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35900 Bob Hope Drive
Ste 175
Rancho Mirage, California 92270

Can You Treat Glaucoma During Cataract Surgery?

Did you know that it’s possible to develop glaucoma and cataracts at the same time? When that happens, and your vision is at stake, your eye doctor may recommend addressing both conditions during one procedure.

Treating both conditions with one procedure can help you attain better vision and healthier eyes. Keep reading to learn more about cataracts and glaucoma and how to treat glaucoma during cataract surgery.

What are Cataracts?

A cataract is the clouding of the natural lens in the eye. It occurs when proteins in the eye clump together on the lens, making it difficult to see.

The most common cause of cataracts is aging. Besides aging, you can also develop cataracts early for other reasons like the following risk factors:

  • A serious eye injury
  • Past eye surgery
  • Smoking
  • Excessive alcohol use
  • A family history of cataracts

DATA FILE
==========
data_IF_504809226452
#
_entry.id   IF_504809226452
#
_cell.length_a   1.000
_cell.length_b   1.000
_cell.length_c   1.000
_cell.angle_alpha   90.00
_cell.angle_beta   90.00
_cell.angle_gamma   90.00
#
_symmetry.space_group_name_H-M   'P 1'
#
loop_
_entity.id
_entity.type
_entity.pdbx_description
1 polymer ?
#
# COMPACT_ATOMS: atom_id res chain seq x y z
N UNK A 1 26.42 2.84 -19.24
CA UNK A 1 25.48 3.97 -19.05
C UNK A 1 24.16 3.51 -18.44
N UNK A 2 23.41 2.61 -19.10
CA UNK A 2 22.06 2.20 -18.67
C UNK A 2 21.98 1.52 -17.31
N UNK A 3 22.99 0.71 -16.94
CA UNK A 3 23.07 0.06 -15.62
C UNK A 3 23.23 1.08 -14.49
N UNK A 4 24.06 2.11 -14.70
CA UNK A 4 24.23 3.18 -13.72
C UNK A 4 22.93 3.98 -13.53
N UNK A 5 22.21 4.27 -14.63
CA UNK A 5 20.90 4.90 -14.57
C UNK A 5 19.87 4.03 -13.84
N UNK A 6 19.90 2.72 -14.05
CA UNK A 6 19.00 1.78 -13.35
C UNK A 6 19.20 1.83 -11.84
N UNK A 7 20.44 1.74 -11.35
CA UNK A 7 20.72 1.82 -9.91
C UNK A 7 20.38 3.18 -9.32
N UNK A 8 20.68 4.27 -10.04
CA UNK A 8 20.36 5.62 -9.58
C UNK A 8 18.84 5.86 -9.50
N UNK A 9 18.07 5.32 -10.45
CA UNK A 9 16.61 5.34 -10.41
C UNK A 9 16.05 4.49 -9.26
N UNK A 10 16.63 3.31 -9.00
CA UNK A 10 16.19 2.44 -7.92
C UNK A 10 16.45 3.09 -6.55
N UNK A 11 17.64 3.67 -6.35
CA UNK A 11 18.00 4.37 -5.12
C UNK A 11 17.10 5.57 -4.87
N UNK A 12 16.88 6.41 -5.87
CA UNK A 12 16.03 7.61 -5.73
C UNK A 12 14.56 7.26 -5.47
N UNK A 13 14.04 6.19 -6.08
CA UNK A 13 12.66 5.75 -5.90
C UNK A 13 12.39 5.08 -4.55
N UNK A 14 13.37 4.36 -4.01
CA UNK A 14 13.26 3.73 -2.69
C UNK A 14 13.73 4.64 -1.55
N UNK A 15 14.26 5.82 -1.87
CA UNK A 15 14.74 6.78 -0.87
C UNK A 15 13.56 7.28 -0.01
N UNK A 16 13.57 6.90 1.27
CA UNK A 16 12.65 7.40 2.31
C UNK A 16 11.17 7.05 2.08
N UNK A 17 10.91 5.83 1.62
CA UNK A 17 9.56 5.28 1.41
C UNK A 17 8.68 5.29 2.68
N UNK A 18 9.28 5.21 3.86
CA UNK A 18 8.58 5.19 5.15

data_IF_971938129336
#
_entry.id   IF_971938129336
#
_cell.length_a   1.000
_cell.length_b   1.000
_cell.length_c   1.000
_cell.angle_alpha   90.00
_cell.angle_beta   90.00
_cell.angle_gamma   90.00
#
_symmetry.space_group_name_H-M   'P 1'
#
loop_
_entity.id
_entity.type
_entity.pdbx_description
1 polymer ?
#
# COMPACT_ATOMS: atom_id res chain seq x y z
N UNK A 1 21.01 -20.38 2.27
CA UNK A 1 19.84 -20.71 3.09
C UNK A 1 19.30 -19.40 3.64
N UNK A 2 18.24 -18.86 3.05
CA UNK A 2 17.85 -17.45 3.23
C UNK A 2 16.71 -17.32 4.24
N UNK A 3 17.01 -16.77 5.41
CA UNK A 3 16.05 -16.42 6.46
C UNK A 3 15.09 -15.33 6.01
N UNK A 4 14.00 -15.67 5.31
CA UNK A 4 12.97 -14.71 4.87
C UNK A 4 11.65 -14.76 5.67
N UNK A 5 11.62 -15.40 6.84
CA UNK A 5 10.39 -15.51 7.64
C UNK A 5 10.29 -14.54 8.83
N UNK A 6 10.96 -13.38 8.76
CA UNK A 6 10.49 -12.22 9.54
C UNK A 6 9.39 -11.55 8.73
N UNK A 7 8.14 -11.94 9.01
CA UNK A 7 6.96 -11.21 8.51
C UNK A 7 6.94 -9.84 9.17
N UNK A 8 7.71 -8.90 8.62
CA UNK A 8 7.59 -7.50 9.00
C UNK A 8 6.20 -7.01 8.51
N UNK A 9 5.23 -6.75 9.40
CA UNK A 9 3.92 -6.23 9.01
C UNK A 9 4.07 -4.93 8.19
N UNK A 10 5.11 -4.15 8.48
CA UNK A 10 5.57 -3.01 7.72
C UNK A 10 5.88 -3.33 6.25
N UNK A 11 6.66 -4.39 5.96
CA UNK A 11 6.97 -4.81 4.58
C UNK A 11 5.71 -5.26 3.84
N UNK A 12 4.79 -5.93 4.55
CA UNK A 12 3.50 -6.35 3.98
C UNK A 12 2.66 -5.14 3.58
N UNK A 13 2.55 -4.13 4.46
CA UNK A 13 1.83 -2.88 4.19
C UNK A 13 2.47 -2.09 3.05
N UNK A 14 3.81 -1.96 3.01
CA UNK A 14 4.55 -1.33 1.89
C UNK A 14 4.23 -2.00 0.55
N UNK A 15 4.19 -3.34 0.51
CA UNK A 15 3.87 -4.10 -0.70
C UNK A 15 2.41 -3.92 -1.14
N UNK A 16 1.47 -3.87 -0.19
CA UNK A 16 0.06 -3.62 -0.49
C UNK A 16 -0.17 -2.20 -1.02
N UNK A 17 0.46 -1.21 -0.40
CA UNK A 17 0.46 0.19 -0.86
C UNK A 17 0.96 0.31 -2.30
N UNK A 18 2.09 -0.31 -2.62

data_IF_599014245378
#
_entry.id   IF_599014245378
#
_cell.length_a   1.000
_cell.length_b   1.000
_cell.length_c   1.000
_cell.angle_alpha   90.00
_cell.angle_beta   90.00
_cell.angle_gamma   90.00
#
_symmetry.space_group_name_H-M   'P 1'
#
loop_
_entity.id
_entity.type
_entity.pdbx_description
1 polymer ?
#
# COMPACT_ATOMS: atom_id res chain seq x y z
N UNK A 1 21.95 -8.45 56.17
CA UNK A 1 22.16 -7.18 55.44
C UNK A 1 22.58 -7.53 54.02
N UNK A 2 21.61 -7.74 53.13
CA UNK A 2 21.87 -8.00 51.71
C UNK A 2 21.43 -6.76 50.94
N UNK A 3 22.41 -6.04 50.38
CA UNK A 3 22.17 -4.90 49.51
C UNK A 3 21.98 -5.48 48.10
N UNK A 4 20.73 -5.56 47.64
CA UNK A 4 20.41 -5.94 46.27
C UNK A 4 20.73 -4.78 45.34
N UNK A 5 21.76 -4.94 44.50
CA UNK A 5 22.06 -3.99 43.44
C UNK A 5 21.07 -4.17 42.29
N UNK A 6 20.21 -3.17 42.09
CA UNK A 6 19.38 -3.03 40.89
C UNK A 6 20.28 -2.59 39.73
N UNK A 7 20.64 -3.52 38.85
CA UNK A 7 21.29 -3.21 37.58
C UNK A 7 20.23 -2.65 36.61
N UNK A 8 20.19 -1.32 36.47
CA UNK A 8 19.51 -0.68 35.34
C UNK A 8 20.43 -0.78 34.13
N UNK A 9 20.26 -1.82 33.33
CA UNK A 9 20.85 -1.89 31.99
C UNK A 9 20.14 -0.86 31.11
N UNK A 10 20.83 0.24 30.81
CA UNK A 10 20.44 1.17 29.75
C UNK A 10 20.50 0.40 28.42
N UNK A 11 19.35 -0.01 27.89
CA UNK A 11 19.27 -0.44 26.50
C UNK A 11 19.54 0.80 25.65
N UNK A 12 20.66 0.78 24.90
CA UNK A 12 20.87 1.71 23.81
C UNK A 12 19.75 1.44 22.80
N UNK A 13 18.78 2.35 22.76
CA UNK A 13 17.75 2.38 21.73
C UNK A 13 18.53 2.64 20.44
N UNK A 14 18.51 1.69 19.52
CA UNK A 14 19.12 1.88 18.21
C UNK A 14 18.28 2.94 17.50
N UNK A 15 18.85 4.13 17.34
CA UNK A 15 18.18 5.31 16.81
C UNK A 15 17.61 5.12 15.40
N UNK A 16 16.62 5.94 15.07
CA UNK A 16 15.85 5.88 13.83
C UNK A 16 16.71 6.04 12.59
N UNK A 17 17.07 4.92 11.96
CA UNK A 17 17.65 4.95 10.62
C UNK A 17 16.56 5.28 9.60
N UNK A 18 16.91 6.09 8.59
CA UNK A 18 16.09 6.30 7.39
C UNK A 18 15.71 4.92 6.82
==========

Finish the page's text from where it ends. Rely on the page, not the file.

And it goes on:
• Excessive exposure to the sun’s UV rays
  • Prolonged use of corticosteroid medications

Cataracts typically develop gradually over many years, so you might not notice any symptoms during the early stages. But over time, you may experience the following symptoms:

  • Blurred or clouded vision
  • Halos and glare
  • Sensitivity to light
  • Poor night vision
  • Double vision in one eye
  • Colors appearing dull or faded
  • Frequent prescription changes
  • Need for brighter lighting for reading and other up-close activities

What is Glaucoma?

Glaucoma is a group of eye conditions that damage the optic nerve, often due to elevated intraocular pressure (IOP). The optic nerve is like a cable that connects your retina to your brain.

It sends visual information from the retina to the brain, making it possible for you to see. High intraocular pressure happens when fluid in your eye, called the aqueous humor, drains slowly or if too much fluid is produced.

Glaucoma is a leading cause of blindness in the U.S. It can cause irreversible vision loss and blindness. Glaucoma is called the silent thief of sight because there are usually no symptoms early on.

Most patients don’t realize they have it until irreversible vision loss has already occurred. The eye condition often sneaks up on patients, robbing them of their sight before they know it’s happening.

It’s estimated that half of the around 3 million Americans with glaucoma don’t even know they have it. Anyone can develop glaucoma.

However, some people are more likely to develop the eye condition because of the following risk factors:

  • Increased eye pressure
  • Previous eye injury
  • Being age 55 and older
  • Having thinner corneas
  • Family history of glaucoma